Polyclonal antibody (pAb) is the earliest antibody to be applied in research . It is simple to prepare and easy to obtain by means of traditional immunization procedures. The general procedure is to emulsify the purified antigen and adjuvant, and then immunize animals. After triggering an immune reaction in animals, the immune system produces corresponding antibody, which can be isolated from serum. The drawbacks of pAb are their general lack of specificity and unsuitability for routine use in practice. These shortcomings limit the application of pAb to a certain extent. Ryshchanova et al.  obtained specific antisera against estradiol by immunizing rabbits on schedule. For obtaining hyperimmune serum, there are specific materials to be applied in the production of various immunobiological samples. Chen et al.  developed three immunogens and obtained three pAbs to PCBs, with all of them exhibiting high antibody titers (1:32–64, agar diffusion test). Milan et al.  developed ELISAs based on pAbs for coplanar congeners of PCBs, which showed a good stability and high specificity with the working range of 0.1–20 ppb, enough for real sample analyses.
Monoclonal antibody (mAb) has higher specificity and better repeatability than polyclonal antibody. Therefore, it is more suitable for the detection of the substance of a particular structure. By virtue of benefits drawn from their specific, sensitive, rapid, simple, and high-throughput characters, mAbs can be widely used in practical testing. Despite being useful, it also has some disadvantages. The approaches for preparing antibodies are mostly empirical and guided by nonstandardized protocols and individual experience . During the experiment, great care has to be exercised to dilution factors and cultivation conditions such as the use of feeder cells . Moreover, screening for single hybridoma cell clones that produce high-quality antibody is mainly done by ELISA. When using this method to isolate target cells, a large number of cells would be lost. This makes the whole process extremely time consuming and labor intensive . Furthermore, the characteristic of antibody is vulnerable to be impacted by the feature of antigen. For example, the extent and yield of the antigen against protein’s chemical conjugation may be very important to mAb. Acevedo et al.  proved that combining double-chemically modified carrier proteins with hetero-functional crosslinkers allows preparing tailor-made hapten protein carrier conjugates. Wang et al.  prepared a generic mAb and developed a sensitive ic-ELISA for detecting phenothiazines in animal feed. The limit of detections of the method ranged from 1.1 to 15.3 μg/kg. Han et al.  produced an mAb with broad specificity to nitroimidazoles, dimetridazole, ipronidazole, ronidazole hydroxydimetridazole, and hydroxyipronidazole, with the IC50 values of 4.79, 0.47, 5.97, 23.48, and 15.03 μg/L, respectively. Peng et al.  used arsanilic acid as a hapten, and produced the suitable mAb for simultaneously determining organoarsenic compounds including nitarsone, carbarsone, and arsanilic acid in animal tissue and feed.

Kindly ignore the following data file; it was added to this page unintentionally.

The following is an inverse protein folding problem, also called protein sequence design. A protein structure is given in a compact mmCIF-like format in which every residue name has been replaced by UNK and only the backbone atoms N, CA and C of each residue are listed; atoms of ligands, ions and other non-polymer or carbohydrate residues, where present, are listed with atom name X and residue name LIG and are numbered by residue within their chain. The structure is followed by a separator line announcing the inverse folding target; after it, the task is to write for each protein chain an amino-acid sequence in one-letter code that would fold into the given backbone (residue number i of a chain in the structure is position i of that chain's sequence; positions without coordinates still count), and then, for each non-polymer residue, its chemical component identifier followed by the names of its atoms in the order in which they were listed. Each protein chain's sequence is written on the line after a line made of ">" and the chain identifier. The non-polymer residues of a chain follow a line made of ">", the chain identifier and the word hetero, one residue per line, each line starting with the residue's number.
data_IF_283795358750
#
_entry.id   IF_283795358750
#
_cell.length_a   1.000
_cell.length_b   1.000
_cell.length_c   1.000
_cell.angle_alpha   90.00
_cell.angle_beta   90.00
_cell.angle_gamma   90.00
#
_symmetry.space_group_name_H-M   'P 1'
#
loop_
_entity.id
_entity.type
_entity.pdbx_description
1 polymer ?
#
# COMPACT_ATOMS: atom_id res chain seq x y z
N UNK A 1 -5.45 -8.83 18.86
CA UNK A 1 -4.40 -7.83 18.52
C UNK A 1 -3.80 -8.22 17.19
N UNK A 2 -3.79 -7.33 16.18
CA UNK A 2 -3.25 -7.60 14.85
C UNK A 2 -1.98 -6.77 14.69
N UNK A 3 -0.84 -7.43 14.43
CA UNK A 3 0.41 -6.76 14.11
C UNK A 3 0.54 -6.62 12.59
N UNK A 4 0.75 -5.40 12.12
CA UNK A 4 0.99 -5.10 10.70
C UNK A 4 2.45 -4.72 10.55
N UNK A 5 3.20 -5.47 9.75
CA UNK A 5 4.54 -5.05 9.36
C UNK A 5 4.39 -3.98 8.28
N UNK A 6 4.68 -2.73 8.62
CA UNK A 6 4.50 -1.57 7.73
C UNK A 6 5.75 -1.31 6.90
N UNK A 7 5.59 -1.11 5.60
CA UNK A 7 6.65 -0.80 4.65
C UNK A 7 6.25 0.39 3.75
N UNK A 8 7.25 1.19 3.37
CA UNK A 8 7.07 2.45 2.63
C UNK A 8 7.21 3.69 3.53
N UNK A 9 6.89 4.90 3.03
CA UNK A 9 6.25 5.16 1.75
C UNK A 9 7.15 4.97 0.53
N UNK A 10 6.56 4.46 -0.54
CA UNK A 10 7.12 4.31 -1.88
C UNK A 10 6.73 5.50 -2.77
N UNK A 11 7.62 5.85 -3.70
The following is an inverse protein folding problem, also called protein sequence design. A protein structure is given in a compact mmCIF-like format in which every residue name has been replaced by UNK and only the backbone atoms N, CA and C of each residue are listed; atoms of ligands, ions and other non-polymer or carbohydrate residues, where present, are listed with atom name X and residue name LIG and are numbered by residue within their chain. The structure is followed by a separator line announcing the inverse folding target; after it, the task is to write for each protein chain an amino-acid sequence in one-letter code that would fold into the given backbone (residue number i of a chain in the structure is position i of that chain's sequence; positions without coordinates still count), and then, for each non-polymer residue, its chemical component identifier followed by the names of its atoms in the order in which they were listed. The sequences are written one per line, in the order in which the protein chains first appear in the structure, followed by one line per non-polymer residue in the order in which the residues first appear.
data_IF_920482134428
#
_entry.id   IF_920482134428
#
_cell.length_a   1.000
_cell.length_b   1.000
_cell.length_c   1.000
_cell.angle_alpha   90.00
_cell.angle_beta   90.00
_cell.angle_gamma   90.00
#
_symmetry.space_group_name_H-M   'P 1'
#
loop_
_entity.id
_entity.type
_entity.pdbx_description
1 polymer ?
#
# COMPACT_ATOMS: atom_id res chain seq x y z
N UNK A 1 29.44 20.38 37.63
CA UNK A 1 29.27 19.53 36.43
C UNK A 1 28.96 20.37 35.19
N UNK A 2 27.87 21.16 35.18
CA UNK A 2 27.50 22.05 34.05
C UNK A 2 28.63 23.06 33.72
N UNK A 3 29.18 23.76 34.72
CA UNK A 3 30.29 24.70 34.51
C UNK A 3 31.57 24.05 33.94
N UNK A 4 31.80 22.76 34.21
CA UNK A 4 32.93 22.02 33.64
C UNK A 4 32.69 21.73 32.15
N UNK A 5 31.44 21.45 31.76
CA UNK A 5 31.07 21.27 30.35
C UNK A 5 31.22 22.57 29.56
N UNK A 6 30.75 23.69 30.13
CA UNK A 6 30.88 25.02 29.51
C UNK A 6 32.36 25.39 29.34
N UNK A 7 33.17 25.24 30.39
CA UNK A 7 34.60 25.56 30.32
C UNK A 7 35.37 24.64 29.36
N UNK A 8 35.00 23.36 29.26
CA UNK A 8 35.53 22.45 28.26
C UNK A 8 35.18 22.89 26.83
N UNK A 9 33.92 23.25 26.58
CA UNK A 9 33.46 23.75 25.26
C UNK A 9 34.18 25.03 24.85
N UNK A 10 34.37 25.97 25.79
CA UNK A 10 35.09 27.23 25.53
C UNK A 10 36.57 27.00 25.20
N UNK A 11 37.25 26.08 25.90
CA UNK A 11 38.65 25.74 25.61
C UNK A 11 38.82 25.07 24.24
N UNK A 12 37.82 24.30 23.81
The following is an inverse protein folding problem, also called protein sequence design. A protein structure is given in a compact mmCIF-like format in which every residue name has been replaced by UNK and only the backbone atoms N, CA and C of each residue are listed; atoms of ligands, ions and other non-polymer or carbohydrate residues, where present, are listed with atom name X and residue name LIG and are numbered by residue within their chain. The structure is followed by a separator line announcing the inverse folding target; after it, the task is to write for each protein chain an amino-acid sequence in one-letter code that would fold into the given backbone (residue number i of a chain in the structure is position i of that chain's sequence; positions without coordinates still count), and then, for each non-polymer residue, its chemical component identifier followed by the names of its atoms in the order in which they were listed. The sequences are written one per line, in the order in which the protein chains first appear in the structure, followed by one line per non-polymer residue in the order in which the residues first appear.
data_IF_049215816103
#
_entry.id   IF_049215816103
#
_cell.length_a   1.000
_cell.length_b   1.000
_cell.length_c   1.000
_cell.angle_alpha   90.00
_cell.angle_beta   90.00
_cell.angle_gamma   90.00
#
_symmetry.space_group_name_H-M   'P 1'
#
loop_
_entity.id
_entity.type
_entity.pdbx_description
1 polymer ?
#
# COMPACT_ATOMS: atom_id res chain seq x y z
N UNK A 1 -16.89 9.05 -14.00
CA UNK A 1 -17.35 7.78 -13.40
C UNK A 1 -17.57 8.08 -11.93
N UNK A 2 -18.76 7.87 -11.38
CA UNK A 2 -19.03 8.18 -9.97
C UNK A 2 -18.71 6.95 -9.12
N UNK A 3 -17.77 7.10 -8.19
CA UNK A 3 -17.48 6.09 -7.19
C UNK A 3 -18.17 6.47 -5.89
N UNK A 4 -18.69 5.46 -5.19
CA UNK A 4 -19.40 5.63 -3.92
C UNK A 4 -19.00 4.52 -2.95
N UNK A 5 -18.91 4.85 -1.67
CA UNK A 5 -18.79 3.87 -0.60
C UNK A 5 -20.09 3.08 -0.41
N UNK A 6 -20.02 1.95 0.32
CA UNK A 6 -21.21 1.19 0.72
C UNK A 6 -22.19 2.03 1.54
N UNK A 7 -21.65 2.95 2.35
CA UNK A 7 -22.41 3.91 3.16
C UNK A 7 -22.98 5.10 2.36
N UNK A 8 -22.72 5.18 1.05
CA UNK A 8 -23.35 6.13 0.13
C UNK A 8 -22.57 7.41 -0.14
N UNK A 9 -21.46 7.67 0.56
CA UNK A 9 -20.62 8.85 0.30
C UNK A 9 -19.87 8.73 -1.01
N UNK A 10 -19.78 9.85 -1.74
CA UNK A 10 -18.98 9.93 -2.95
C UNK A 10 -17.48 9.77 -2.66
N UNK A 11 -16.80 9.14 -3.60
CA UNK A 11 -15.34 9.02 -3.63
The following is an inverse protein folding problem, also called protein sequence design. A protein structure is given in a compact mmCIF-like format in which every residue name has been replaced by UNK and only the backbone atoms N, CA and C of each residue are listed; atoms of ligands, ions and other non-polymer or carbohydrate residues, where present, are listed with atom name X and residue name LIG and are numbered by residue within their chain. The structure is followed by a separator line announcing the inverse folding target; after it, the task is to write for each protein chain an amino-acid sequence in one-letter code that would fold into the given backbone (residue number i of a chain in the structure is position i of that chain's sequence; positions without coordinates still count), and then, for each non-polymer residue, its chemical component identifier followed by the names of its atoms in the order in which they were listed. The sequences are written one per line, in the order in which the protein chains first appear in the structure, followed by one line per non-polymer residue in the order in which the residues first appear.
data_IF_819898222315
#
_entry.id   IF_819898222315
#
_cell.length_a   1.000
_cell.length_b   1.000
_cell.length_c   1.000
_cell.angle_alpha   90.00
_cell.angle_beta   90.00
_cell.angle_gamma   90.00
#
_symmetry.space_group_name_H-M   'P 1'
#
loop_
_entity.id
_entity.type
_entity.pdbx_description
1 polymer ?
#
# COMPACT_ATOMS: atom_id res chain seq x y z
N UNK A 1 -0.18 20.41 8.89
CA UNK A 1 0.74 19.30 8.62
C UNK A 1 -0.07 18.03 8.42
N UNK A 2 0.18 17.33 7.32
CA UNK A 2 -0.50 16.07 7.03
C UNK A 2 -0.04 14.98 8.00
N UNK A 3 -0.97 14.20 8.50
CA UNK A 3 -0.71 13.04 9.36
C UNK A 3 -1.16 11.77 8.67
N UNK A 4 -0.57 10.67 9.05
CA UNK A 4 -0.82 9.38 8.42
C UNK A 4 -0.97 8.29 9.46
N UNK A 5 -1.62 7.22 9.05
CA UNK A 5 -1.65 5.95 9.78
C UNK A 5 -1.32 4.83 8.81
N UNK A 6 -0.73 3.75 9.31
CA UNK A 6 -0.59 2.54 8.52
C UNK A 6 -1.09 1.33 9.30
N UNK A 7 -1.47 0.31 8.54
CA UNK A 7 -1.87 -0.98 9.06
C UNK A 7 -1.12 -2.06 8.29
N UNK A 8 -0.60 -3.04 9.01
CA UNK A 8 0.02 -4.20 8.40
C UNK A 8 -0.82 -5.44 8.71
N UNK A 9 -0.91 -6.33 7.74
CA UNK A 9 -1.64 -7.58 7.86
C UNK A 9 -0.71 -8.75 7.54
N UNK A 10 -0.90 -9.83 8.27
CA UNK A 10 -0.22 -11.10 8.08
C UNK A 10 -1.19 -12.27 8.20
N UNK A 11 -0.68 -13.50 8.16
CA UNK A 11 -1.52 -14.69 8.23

Genetic engineering antibody, to a large extent, overcomes the shortcomings of traditional antibodies. With the advantages of wide screening, short production cycle, simple operation, and low production cost, the application range of the genetic engineering antibody has been greatly expanded. At present, the antibodies developed by genetic engineering to environmental hormones mainly include chimeric antibody, humanized antibody, antibody Fab, Fv antibody, single chain antibody (ScFv), and so on [53–56]. Xaver et al.  built a set of 16 different variable light (VL) and heavy (VH) chain combinations in order to investigate the interaction of VL and VH. One conclusion may be that VH was more important for binding affinity, and VL determined the sensitivity of assay. Keiko et al.  explained the principle that the binding affinities of VH and VL are usually weak in the absence of the antigen, while it would be strengthened in its presence. Therefore, they developed a novel transcriptional regulation system using separated VH and VL. This new method can be used in many fields such as gene therapeutics. Hideyuko et al.  designed the scFv antibodies that can be satisfactorily used to monitor PCBs with no obvious difference for mAb.
Antibodies have been widely used as analytical materials in various assays and techniques in the development for food and environmental research and hazard control . Among the various rapid-detection techniques, immunoassay is the most widely used one because of its adaptability of different kinds of samples and its convenience of operation. Highly sensitive detection of EDCs can be performed by the following assays.